Exercise and Diet

Lately I have been focusing on my diet. Partially because of my vanity, but also due to the fact that no matter of how much I exercise I still have a few annoying extra pounds. One solution to rid myself of this extra weight would be to significantly increase my level of exercise, but then I wouldn’t have a life.

I’d been hearing a lot about the Zone and Atkin’s Diet, and was intrigue. Went out and bought the books. And although there is controversy related to both of these diet plans, I found the overall logic appealing. The concept behind these popular low carbohydrate diets is to eat more protein and fewer carbohydrates and sugar.

With a low carb diet a person reduces their carbohydrate consumption, the body’s blood-sugar levels decrease and cause the pancreas to produce less insulin. With less insulin to draw on, the body is forced to burn fat reserves for energy, resulting in rapid weight loss, according to gurus such as Dr. Atkins. Eating more fat — a food category that formerly was taboo for many dieters — makes the body feel full, leading to fewer carbohydrate cravings. For detailed information on these diets read “Enter the Zone” and “Dr. Atkin’s New Diet Revolution.”

Diet and Exercise

An essential element to both of these diets is exercise. So many diet plans are primarily based on starvation, while neglecting the importance of fitness to your overall health. Both Dr. Sears (Zone Diet) and Dr. Atkins emphasize the importance of exercise with their diet plans.

According to Dr. Sears, “There’s no doubt that exercise should be a vital part of any personal total health program, not only because of its well-known ‘sweat benefits’ – improved weight control, improved cardiovascular fitness, and improved strength – but also because of the sense of well being that comes from even mild exertion.” He talks about the hormonal changes the various types of exercise induce. He suggests that food is the “primary pathway” to losing weight, but that exercise can widen the path and make it easier to keep weight off on a long-term basis.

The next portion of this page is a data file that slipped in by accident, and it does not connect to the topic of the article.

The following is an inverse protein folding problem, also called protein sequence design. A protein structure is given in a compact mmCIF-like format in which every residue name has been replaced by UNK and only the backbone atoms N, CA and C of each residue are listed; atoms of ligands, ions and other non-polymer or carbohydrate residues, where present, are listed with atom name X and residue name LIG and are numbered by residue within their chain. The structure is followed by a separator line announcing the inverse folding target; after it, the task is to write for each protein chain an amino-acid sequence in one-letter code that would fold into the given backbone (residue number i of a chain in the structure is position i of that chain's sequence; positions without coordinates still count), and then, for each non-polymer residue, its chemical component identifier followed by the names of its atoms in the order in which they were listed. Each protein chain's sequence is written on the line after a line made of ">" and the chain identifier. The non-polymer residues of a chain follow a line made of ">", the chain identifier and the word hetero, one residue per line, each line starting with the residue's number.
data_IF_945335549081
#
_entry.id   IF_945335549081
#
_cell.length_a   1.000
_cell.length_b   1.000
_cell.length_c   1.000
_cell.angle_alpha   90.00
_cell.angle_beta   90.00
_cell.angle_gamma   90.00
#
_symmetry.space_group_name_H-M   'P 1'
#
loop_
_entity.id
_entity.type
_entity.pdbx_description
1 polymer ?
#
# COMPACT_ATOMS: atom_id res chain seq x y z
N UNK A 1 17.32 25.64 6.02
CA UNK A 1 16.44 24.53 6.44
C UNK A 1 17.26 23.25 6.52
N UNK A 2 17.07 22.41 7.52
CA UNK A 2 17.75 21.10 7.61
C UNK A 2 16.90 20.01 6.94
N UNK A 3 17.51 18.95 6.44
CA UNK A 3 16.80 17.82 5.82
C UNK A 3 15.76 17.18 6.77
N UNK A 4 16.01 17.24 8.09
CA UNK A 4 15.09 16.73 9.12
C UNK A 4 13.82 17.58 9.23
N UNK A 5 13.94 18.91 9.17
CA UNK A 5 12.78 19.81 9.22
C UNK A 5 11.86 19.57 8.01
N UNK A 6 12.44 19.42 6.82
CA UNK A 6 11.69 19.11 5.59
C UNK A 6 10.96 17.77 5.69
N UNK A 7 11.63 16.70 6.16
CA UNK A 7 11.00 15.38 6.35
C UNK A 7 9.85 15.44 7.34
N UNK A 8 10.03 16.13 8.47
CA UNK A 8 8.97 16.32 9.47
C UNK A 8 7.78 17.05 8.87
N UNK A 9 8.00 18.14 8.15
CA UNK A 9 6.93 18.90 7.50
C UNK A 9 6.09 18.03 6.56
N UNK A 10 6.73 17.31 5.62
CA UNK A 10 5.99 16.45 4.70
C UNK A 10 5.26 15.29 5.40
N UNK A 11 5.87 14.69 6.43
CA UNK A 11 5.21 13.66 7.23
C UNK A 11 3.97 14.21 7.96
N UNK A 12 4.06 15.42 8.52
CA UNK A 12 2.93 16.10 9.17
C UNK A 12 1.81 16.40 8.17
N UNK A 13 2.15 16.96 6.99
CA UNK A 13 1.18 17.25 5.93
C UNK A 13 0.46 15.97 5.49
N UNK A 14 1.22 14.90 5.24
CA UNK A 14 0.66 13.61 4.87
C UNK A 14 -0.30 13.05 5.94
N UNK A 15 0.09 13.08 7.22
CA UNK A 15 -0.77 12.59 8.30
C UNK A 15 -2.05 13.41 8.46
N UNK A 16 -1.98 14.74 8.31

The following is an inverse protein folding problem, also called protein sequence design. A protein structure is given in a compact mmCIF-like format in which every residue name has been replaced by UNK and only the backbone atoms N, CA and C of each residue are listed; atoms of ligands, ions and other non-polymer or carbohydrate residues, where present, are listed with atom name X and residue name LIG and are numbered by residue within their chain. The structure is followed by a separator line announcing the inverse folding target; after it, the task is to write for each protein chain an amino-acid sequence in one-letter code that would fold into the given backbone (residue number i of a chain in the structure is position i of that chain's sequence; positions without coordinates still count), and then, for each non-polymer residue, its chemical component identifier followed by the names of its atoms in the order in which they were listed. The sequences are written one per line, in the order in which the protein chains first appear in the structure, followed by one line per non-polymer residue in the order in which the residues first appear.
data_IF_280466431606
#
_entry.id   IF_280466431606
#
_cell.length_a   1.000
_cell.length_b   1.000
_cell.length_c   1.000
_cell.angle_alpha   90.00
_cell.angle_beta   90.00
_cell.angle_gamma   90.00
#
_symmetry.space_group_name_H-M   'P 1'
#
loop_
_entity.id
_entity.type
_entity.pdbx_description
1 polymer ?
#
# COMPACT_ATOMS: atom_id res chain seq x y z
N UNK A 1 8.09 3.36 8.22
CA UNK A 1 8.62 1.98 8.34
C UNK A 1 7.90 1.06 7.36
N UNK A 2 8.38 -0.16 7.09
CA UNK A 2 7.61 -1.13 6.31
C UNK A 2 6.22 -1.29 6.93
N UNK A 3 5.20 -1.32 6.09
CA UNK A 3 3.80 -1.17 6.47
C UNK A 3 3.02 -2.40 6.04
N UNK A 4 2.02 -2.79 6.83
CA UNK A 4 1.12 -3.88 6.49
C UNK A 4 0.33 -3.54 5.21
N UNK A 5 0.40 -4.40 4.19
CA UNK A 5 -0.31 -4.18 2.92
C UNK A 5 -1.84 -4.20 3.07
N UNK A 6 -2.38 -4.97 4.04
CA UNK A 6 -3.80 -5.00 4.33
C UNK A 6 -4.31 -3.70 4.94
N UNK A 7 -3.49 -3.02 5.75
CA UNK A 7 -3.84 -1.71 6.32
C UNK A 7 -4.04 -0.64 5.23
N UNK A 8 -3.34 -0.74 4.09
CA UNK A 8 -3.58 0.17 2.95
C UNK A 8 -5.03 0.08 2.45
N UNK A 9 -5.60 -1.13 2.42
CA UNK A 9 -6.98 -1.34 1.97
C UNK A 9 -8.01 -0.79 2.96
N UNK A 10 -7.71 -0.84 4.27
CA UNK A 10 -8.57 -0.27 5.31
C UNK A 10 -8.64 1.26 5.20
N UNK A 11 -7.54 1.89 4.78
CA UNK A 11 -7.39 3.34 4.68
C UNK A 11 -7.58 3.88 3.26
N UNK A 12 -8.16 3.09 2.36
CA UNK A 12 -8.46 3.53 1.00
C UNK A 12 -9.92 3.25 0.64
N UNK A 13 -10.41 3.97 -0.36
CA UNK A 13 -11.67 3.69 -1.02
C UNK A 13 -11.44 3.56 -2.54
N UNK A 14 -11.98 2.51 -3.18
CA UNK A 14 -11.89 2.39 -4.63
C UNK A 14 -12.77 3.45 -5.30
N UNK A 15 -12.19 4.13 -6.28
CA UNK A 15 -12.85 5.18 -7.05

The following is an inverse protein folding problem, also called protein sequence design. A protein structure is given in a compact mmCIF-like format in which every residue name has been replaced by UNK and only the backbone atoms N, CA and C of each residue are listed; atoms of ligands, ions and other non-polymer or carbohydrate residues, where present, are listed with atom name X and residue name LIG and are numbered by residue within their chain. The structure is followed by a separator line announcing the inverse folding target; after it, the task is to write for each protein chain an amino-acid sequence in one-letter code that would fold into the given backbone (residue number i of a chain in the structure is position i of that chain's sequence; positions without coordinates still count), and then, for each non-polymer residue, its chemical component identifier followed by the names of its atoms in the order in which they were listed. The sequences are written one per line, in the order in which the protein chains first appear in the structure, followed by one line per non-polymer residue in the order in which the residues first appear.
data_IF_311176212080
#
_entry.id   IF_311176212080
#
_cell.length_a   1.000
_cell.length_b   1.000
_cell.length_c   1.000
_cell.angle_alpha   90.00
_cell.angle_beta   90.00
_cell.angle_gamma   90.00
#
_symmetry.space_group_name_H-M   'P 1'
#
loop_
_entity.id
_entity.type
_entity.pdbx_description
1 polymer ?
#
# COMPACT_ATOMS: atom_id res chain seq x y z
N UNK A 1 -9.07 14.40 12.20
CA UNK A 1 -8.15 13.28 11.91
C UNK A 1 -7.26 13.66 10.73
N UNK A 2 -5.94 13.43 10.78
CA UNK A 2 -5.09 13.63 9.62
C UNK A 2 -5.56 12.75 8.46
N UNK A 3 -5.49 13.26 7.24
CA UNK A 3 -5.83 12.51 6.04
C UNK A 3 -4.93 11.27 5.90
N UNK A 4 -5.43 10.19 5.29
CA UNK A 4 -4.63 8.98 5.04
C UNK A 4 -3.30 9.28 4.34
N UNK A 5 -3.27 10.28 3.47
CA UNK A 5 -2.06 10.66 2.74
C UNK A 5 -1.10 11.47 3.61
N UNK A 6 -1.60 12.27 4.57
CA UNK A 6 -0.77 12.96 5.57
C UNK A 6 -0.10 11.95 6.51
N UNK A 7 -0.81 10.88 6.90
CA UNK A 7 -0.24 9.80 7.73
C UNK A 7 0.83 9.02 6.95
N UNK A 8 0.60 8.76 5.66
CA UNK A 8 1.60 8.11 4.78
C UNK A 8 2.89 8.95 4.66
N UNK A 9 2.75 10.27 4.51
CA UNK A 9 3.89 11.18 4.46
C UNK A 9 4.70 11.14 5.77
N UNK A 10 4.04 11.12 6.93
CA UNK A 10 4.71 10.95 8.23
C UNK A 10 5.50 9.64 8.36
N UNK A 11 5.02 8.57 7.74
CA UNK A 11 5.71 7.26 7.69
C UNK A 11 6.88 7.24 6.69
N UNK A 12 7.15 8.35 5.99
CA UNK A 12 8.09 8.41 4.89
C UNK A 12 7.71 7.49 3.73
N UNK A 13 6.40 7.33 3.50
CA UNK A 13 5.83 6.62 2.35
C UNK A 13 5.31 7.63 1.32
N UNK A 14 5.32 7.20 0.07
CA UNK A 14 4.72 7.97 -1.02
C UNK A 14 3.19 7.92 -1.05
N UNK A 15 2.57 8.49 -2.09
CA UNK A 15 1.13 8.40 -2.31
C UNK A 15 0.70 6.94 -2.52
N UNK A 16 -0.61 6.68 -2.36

Dr Atkins calls exercise “non-negotiable.” You must make a commitment to physical activity combined with changing the way you eat. According to Atkins “Doing one without the other is like riding a bike with flat tires. It’s a lot more difficult. Regular physical activity has been proven to contribute significantly to each of the Atkins principles: weight loss, weight maintenance, good health and disease prevention.”

Weight Loss and Weight Maintenance

It is a basic law of the universe, if you burn more calories than you consume you will lose weight. But an added value to exercise is that you increase your metabolic rate. That means even when you are inactive you are still burning calories at a higher rate.

Good Health

Atkins states that regular exercise results in a number of health benefits including:

  • Better endurance, flexibility and muscle strength
  • Increased longevity
  • Decreased insulin production
  • Elevated mood and reduced depression and anxiety

Disease Prevention

Atkins sees physical activity having a positive effect on virtually of all the bodies systems. These effects result in a decreased risk of coronary heart disease, stroke, high blood pressure, colon cancer and Type II diabetes. He refers to a report from the Global Burden of Disease Project which states that, “physical inactivity is among the most important risk factors threatening global health.”

If you are like so many individuals who are engaged in the battle of bulge, think like a military strategist and make a two prong attack. This should consist of a diet that works for you, combined with regular exercise. One without the other is a losing battle.

Have a healthy and prosperous life.